Those defense secretaries oversaw drawdowns in the military budget averaging 34 percent. A comparable decline is likely over the next ten years. The United States overspends on its military, and these resources could be better invested elsewhere, either through tax cuts today or deficit reduction that will ease the burden of taxes on future generations.
Hagel should start by setting the record straight on military spending. The charts make the challenge clear. Non‐war spending has barely declined and will remain well above the post‐Cold War average even if sequestration‐level cuts go into effect. And he should neither back away from his assertion in 2011 that the Pentagon’s budget is “bloated” and “must be pared down” nor withdraw his endorsement of the Simpson‐Bowles deficit‐reduction plan. He should scrutinize Pentagon spending, and invite others to do the same. And he could purchase some goodwill during his confirmation hearings if he promised that the Pentagon will pass an audit.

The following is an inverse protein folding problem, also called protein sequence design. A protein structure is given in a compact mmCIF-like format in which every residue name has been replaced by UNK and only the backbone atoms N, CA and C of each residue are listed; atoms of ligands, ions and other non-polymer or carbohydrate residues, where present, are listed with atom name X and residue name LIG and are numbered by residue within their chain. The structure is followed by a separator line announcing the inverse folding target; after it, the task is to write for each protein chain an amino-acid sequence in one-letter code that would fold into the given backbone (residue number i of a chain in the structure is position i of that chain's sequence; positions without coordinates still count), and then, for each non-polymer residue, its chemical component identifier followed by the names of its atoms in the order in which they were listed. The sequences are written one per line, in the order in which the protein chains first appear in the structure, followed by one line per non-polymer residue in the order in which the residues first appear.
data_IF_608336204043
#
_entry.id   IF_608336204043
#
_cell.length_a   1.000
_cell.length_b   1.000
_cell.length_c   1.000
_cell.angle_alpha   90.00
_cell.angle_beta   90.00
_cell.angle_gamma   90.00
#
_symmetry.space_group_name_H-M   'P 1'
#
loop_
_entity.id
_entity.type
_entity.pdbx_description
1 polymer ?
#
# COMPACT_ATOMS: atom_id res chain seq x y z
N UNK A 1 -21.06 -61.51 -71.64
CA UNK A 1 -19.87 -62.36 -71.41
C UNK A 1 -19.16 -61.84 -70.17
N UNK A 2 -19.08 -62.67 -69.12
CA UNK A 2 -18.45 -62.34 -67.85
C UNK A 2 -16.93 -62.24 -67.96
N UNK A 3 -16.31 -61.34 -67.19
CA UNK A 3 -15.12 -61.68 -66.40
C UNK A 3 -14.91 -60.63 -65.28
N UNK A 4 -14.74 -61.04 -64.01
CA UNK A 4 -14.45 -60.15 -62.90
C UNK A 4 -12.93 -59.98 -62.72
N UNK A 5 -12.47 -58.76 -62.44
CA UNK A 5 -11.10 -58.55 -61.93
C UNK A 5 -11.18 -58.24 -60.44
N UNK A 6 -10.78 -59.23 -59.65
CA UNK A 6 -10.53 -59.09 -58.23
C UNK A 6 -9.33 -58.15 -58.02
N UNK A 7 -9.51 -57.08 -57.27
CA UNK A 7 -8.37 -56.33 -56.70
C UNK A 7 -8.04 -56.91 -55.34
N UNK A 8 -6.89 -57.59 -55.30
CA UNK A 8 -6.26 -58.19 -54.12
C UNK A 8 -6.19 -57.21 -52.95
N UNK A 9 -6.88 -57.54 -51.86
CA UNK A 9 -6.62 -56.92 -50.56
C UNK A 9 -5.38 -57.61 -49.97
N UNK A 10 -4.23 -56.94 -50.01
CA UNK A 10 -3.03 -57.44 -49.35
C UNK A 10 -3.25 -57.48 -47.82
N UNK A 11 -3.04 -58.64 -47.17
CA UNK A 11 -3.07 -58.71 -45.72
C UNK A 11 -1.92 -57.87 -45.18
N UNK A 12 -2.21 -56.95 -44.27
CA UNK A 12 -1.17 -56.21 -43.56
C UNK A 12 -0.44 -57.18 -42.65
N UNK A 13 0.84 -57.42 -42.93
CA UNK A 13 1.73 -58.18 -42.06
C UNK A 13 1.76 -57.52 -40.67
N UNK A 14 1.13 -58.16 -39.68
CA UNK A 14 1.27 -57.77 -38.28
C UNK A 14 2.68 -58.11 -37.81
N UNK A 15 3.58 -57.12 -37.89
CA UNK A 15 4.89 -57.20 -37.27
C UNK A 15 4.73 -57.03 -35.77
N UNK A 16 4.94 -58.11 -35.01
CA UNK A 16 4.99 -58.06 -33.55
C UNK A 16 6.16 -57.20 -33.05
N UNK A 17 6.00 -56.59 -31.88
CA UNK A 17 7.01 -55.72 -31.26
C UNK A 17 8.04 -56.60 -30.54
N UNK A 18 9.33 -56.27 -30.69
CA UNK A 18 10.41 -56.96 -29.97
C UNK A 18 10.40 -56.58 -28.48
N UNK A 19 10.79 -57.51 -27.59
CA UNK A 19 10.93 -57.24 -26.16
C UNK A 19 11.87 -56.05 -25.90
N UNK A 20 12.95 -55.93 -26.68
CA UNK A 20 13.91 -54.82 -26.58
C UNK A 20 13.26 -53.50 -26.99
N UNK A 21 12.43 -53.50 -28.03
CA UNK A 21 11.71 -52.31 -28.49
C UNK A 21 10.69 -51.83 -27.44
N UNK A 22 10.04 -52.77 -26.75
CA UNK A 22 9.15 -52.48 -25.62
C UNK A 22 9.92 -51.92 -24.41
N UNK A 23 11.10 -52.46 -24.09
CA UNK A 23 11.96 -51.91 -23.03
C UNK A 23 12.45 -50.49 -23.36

Knowing what the taxpayers’ spend is a crucial step for any SecDef who wishes to manage the Pentagon, rather than be managed by it. Knowing why we spend it is equally vital. Americans spend far more on our military than other advanced industrial economies—both as a share of GDP and on a per capita basis—largely because policymakers in Washington have assigned the U.S. military the task of defending not just the United States and our interests, but also the territories and interests of others.
If Chuck Hagel intends to implement a responsible drawdown in Pentagon spending, he must champion conservative values of self‐reliance and responsibility among America’s allies. Burden sharing is good; burden shifting is better. If other countries take on full responsibility for defending themselves, they can also do more to secure common interests, reducing the risks for American troops and costs for American taxpayers.